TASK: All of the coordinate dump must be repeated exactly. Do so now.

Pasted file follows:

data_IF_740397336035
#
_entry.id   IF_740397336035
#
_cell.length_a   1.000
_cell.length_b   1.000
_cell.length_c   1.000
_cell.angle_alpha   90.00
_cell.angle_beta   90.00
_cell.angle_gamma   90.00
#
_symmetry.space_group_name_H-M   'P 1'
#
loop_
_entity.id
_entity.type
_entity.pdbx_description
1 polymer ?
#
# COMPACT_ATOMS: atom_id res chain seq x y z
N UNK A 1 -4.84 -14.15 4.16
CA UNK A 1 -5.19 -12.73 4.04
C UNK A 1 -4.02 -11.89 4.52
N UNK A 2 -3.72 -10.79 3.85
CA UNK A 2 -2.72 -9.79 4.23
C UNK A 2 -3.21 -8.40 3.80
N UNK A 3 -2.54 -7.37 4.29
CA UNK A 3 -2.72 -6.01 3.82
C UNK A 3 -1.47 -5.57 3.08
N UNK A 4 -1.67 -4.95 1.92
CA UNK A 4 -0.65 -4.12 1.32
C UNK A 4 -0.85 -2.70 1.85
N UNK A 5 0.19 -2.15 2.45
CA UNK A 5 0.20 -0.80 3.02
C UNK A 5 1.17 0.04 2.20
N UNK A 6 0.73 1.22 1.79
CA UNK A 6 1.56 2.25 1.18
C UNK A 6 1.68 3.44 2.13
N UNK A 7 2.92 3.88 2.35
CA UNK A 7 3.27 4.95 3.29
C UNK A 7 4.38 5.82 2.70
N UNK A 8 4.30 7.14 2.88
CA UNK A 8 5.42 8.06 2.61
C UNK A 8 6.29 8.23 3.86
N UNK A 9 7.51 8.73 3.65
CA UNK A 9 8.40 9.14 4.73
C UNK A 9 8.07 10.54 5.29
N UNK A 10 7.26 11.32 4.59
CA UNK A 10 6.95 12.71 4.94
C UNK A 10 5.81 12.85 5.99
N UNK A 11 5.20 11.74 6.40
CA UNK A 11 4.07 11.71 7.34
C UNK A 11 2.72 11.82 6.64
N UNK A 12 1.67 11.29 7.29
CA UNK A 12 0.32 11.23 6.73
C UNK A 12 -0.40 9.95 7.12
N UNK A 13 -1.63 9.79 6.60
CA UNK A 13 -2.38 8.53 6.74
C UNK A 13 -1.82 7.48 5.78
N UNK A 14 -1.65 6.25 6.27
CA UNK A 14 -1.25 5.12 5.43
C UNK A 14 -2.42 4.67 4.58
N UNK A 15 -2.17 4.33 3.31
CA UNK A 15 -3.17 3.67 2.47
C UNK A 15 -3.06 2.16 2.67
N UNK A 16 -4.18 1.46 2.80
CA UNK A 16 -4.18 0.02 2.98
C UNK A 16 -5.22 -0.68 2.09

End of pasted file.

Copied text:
data_IF_740397336035
#
_entry.id   IF_740397336035
#
_cell.length_a   1.000
_cell.length_b   1.000
_cell.length_c   1.000
_cell.angle_alpha   90.00
_cell.angle_beta   90.00
_cell.angle_gamma   90.00
#
_symmetry.space_group_name_H-M   'P 1'
#
loop_
_entity.id
_entity.type
_entity.pdbx_description
1 polymer ?
#
# COMPACT_ATOMS: atom_id res chain seq x y z
N UNK A 1 -4.84 -14.15 4.16
CA UNK A 1 -5.19 -12.73 4.04
C UNK A 1 -4.02 -11.89 4.52
N UNK A 2 -3.72 -10.79 3.85
CA UNK A 2 -2.72 -9.79 4.23
C UNK A 2 -3.21 -8.40 3.80
N UNK A 3 -2.54 -7.37 4.29
CA UNK A 3 -2.72 -6.01 3.82
C UNK A 3 -1.47 -5.57 3.08
N UNK A 4 -1.67 -4.95 1.92
CA UNK A 4 -0.65 -4.12 1.32
C UNK A 4 -0.85 -2.70 1.85
N UNK A 5 0.19 -2.15 2.45
CA UNK A 5 0.20 -0.80 3.02
C UNK A 5 1.17 0.04 2.20
N UNK A 6 0.73 1.22 1.79
CA UNK A 6 1.56 2.25 1.18
C UNK A 6 1.68 3.44 2.13
N UNK A 7 2.92 3.88 2.35
CA UNK A 7 3.27 4.95 3.29
C UNK A 7 4.38 5.82 2.70
N UNK A 8 4.30 7.14 2.88
CA UNK A 8 5.42 8.06 2.61
C UNK A 8 6.29 8.23 3.86
N UNK A 9 7.51 8.73 3.65
CA UNK A 9 8.40 9.14 4.73
C UNK A 9 8.07 10.54 5.29
N UNK A 10 7.26 11.32 4.59
CA UNK A 10 6.95 12.71 4.94
C UNK A 10 5.81 12.85 5.99
N UNK A 11 5.20 11.74 6.40
CA UNK A 11 4.07 11.71 7.34
C UNK A 11 2.72 11.82 6.64
N UNK A 12 1.67 11.29 7.29
CA UNK A 12 0.32 11.23 6.73
C UNK A 12 -0.40 9.95 7.12
N UNK A 13 -1.63 9.79 6.60
CA UNK A 13 -2.38 8.53 6.74
C UNK A 13 -1.82 7.48 5.78
N UNK A 14 -1.65 6.25 6.27
CA UNK A 14 -1.25 5.12 5.43
C UNK A 14 -2.42 4.67 4.58
N UNK A 15 -2.17 4.33 3.31
CA UNK A 15 -3.17 3.67 2.47
C UNK A 15 -3.06 2.16 2.67
N UNK A 16 -4.18 1.46 2.80
CA UNK A 16 -4.18 0.02 2.98
C UNK A 16 -5.22 -0.68 2.09